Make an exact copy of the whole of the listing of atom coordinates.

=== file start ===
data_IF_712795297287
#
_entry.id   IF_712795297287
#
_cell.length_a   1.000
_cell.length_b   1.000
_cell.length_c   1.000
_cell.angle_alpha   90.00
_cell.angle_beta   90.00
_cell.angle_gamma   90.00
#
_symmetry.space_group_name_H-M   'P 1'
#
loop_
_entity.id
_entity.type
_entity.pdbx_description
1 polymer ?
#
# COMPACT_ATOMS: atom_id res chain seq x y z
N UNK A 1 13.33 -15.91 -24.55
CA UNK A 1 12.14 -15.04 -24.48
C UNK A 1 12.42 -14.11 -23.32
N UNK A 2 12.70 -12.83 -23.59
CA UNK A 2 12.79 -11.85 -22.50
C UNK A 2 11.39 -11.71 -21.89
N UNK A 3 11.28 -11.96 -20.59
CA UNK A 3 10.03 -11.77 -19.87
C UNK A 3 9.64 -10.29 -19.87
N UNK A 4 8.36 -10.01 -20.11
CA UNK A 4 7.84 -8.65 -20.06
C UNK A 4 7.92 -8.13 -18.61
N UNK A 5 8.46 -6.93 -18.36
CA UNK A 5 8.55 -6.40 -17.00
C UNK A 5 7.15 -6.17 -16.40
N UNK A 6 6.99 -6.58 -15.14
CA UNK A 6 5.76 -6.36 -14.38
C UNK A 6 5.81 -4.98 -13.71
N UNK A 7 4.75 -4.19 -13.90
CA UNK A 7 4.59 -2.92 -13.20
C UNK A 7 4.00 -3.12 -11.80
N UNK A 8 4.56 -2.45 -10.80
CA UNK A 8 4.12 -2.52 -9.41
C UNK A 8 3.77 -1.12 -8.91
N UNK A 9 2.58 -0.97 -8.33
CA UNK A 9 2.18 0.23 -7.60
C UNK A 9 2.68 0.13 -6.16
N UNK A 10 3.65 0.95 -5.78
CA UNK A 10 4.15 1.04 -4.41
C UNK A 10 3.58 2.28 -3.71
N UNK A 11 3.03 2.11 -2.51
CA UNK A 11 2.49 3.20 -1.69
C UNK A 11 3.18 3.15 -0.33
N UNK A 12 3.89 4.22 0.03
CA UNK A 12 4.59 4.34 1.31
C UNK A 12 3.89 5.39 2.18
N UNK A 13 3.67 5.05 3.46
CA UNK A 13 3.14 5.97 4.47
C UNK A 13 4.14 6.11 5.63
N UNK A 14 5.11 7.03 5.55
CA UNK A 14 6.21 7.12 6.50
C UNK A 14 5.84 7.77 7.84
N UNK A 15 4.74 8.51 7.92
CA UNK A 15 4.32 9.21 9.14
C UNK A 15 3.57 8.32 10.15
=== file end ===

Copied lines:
data_IF_712795297287
#
_entry.id   IF_712795297287
#
_cell.length_a   1.000
_cell.length_b   1.000
_cell.length_c   1.000
_cell.angle_alpha   90.00
_cell.angle_beta   90.00
_cell.angle_gamma   90.00
#
_symmetry.space_group_name_H-M   'P 1'
#
loop_
_entity.id
_entity.type
_entity.pdbx_description
1 polymer ?
#
# COMPACT_ATOMS: atom_id res chain seq x y z
N UNK A 1 13.33 -15.91 -24.55
CA UNK A 1 12.14 -15.04 -24.48
C UNK A 1 12.42 -14.11 -23.32
N UNK A 2 12.70 -12.83 -23.59
CA UNK A 2 12.79 -11.85 -22.50
C UNK A 2 11.39 -11.71 -21.89
N UNK A 3 11.28 -11.96 -20.59
CA UNK A 3 10.03 -11.77 -19.87
C UNK A 3 9.64 -10.29 -19.87
N UNK A 4 8.36 -10.01 -20.11
CA UNK A 4 7.84 -8.65 -20.06
C UNK A 4 7.92 -8.13 -18.61
N UNK A 5 8.46 -6.93 -18.36
CA UNK A 5 8.55 -6.40 -17.00
C UNK A 5 7.15 -6.17 -16.40
N UNK A 6 6.99 -6.58 -15.14
CA UNK A 6 5.76 -6.36 -14.38
C UNK A 6 5.81 -4.98 -13.71
N UNK A 7 4.75 -4.19 -13.90
CA UNK A 7 4.59 -2.92 -13.20
C UNK A 7 4.00 -3.12 -11.80
N UNK A 8 4.56 -2.45 -10.80
CA UNK A 8 4.12 -2.52 -9.41
C UNK A 8 3.77 -1.12 -8.91
N UNK A 9 2.58 -0.97 -8.33
CA UNK A 9 2.18 0.23 -7.60
C UNK A 9 2.68 0.13 -6.16
N UNK A 10 3.65 0.95 -5.78
CA UNK A 10 4.15 1.04 -4.41
C UNK A 10 3.58 2.28 -3.71
N UNK A 11 3.03 2.11 -2.51
CA UNK A 11 2.49 3.20 -1.69
C UNK A 11 3.18 3.15 -0.33
N UNK A 12 3.89 4.22 0.03
CA UNK A 12 4.59 4.34 1.31
C UNK A 12 3.89 5.39 2.18
N UNK A 13 3.67 5.05 3.46
CA UNK A 13 3.14 5.97 4.47
C UNK A 13 4.14 6.11 5.63
N UNK A 14 5.11 7.03 5.55
CA UNK A 14 6.21 7.12 6.50
C UNK A 14 5.84 7.77 7.84
N UNK A 15 4.74 8.51 7.92
CA UNK A 15 4.32 9.21 9.14
C UNK A 15 3.57 8.32 10.15